A Millennial Lurks Inside Peppa Pig Theme Park
The Peppa Pig cinema was the Elysium of this theme park, a respite from chaos not unlike the cartoon itself. Sweaty parents filtered into a dark, cool room and thrust bags of Froot Loops upon their children, slumped over beanbag chairs.
Peppa Pig played on a big screen. Specifically, "Digging Up The Road," an episode in which Peppa's family heads to the playground and encounters a water leak in the street.
"Is it going to take long?" Mummy Pig asks.
"It will take as long as it takes!" huffs Mr. Bull, the construction worker. Later, Peppa repeats the same line to her ungrateful little playmates.
Ah, there she was, our confident hog! Our pink princess! Our pop-culture porker! She can confront any cross-species situation, soothe nearby toddlers, even transcend preschool to fascinate a generation beyond her intended target.
But can she carry a whole attraction? For everyone?
I, pushing 40, ventured suspiciously alone to lurk at the plainly named Peppa Pig Theme Park (guess they wanted those Google hits). The park opened in Winter Haven, Florida in February, steps from Legoland. On a Wednesday afternoon, small humans ran roughshod over the hallowed grounds of their hero.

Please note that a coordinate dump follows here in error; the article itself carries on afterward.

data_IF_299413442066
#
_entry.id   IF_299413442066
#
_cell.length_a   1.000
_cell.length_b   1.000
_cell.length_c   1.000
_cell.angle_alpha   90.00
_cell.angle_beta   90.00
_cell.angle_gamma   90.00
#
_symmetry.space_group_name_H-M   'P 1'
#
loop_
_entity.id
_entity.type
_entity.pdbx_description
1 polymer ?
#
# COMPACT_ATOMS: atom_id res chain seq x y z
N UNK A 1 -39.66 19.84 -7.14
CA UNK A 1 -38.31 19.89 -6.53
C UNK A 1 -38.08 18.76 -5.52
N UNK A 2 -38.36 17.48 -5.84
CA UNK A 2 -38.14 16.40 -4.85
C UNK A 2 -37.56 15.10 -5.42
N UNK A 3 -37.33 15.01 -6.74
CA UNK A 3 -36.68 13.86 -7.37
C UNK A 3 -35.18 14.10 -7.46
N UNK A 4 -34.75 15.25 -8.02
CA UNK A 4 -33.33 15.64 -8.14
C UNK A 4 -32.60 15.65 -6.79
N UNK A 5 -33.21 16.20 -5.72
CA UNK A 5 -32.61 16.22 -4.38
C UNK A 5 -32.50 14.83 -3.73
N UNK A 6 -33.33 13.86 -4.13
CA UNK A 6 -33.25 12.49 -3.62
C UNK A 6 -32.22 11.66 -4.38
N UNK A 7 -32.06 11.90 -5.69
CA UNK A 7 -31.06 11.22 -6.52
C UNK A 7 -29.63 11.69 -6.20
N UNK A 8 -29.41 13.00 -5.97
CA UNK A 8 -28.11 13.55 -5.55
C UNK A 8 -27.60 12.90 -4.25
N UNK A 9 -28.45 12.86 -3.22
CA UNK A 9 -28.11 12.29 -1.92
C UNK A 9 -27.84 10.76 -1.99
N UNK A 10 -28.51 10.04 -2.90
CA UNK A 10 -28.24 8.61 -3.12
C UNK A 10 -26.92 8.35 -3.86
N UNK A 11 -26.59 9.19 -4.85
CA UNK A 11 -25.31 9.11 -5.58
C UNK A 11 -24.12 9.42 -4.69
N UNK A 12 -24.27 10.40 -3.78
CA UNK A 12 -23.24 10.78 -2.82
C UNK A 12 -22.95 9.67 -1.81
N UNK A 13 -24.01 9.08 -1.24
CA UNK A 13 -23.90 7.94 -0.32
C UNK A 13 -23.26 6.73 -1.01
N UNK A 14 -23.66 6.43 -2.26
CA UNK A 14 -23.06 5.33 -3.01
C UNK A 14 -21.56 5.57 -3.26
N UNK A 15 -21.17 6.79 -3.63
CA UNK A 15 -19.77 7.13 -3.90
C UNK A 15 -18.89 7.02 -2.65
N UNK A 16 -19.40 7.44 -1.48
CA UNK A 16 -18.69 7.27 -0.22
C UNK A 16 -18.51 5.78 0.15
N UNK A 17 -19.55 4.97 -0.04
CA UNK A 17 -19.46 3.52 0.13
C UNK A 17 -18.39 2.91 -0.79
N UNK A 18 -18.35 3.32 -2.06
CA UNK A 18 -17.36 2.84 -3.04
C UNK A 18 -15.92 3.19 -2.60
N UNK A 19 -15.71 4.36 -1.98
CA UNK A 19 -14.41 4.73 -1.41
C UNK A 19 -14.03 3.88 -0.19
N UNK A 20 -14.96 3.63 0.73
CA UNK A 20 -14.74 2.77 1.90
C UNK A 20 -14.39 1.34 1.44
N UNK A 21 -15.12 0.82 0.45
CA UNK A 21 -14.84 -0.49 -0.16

My first Peppa Pig exposure came years back as a new stepmom. I hadn't watched kids cartoons since I was a kid myself in the clunky, pre-digital 1980s. But Peppa was different, and the show fascinated me as much as it did the child.
"Peppa Pig" chronicles the exploits of Peppa, her brother George, Mummy Pig, Daddy Pig and a cast of mammalian friends. It's almost punk in simplicity, aggressively two-dimensional and pastel, wry and clever compared to, say, "He-Man." Describing the aesthetic requires a virtuosity unto itself. Britain's Prime Minister Boris Johnson, in a rambling speech, once compared Peppa's visage to a "Picasso-like hairdryer," which isn't wrong.
It's addictive, not just for American children adopting British accents. In one episode that went viral, Peppa struggles to whistle. She calls Suzy Sheep to feel some schadenfreude. But when Suzy easily whistles into the receiver, Peppa hangs up, wordless, with one wicked, porcine finger. It's high art! It's permission to leave toxic relationships!